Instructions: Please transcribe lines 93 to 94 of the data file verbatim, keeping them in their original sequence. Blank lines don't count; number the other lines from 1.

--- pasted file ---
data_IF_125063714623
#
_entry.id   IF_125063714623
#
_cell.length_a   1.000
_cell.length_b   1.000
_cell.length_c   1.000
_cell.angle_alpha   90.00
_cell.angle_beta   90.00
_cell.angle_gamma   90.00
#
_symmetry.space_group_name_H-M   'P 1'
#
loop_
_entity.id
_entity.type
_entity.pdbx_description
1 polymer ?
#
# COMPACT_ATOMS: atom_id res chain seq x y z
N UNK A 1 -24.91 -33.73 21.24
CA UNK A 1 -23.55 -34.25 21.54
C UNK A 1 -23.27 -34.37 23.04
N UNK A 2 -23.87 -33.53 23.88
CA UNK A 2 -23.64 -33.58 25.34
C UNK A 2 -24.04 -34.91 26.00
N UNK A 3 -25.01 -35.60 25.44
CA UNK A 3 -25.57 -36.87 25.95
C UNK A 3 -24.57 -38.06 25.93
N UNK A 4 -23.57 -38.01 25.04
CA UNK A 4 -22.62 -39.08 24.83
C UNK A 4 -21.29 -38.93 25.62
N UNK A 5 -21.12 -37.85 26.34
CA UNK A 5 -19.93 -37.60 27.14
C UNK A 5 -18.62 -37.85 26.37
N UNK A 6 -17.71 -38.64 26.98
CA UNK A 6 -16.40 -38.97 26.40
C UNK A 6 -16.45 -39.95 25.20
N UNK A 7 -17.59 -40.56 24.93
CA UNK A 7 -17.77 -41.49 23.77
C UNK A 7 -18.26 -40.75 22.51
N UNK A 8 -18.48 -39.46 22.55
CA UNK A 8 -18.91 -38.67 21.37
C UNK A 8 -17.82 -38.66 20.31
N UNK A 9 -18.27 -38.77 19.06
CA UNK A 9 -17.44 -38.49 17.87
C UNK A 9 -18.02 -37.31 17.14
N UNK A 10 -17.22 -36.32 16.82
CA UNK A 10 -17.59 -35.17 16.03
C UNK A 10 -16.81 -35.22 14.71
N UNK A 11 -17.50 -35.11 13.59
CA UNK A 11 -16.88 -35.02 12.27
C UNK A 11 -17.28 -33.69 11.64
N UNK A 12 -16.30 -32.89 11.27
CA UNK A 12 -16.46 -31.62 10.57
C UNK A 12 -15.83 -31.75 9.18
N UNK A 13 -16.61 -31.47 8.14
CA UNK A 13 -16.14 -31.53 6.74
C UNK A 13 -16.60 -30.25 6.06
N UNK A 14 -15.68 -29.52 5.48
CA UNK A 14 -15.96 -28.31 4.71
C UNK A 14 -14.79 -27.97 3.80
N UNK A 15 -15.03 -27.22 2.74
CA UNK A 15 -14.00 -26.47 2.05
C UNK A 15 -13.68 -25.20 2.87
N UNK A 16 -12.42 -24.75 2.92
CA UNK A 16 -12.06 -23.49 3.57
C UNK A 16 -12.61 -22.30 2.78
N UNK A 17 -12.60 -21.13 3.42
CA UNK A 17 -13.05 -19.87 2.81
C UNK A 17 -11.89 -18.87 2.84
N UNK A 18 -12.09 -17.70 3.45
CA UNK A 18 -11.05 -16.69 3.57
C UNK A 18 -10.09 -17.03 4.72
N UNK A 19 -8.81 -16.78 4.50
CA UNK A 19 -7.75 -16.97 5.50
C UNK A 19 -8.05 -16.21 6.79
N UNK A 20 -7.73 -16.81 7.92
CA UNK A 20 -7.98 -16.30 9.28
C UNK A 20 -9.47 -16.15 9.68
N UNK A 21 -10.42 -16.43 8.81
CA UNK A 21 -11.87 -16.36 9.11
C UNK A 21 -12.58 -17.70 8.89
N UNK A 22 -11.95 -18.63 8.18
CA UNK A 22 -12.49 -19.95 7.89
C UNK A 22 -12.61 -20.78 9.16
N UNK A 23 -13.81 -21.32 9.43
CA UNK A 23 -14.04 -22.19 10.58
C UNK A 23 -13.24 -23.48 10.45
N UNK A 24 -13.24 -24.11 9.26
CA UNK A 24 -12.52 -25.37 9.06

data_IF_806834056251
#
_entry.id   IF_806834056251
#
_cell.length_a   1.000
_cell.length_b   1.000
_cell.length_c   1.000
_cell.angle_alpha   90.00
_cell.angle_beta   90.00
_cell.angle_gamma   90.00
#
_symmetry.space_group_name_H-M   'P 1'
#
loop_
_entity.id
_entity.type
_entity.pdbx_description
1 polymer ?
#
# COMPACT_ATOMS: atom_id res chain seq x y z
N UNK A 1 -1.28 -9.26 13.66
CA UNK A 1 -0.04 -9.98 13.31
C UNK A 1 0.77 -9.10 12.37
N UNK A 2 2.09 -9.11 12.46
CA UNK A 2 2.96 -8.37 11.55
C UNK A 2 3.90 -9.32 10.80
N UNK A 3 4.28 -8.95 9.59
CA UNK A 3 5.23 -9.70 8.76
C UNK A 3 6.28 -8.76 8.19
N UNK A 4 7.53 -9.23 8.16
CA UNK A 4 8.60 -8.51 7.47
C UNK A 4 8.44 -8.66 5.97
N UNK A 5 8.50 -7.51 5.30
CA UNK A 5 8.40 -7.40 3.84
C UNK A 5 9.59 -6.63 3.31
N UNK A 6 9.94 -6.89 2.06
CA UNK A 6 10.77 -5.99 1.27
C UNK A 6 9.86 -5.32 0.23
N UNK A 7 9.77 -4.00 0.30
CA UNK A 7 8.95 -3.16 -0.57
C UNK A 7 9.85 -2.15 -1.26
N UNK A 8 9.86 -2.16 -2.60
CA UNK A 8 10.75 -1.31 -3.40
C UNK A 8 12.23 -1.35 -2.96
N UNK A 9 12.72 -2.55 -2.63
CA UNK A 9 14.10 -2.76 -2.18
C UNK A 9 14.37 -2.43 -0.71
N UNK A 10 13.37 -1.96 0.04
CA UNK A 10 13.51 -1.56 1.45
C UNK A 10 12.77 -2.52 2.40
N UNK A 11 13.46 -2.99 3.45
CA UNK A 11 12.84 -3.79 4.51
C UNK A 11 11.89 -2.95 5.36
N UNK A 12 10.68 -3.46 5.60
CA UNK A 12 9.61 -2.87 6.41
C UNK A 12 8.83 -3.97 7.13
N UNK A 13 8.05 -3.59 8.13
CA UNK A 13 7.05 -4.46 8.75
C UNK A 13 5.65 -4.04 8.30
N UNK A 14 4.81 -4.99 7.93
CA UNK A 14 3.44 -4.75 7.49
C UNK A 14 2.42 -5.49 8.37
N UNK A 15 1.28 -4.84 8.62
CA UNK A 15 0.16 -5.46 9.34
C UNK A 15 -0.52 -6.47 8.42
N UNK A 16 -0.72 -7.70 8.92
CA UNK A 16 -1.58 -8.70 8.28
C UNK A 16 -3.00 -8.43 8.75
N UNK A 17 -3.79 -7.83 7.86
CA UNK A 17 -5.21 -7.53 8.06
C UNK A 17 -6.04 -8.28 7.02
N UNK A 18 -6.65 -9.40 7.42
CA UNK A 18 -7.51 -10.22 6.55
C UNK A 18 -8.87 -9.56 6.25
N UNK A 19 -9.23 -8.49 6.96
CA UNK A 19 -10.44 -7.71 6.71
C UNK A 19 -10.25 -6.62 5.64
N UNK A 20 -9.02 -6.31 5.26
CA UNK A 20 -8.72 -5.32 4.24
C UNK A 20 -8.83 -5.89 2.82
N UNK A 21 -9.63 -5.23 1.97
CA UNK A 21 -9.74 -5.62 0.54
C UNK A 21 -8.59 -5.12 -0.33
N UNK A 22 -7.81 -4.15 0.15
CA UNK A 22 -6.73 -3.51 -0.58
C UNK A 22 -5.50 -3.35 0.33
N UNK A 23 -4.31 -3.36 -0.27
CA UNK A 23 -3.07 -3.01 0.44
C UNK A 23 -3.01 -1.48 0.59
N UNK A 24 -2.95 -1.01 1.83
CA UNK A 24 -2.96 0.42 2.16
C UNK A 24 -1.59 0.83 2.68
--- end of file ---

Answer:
#
_entry.id   IF_806834056251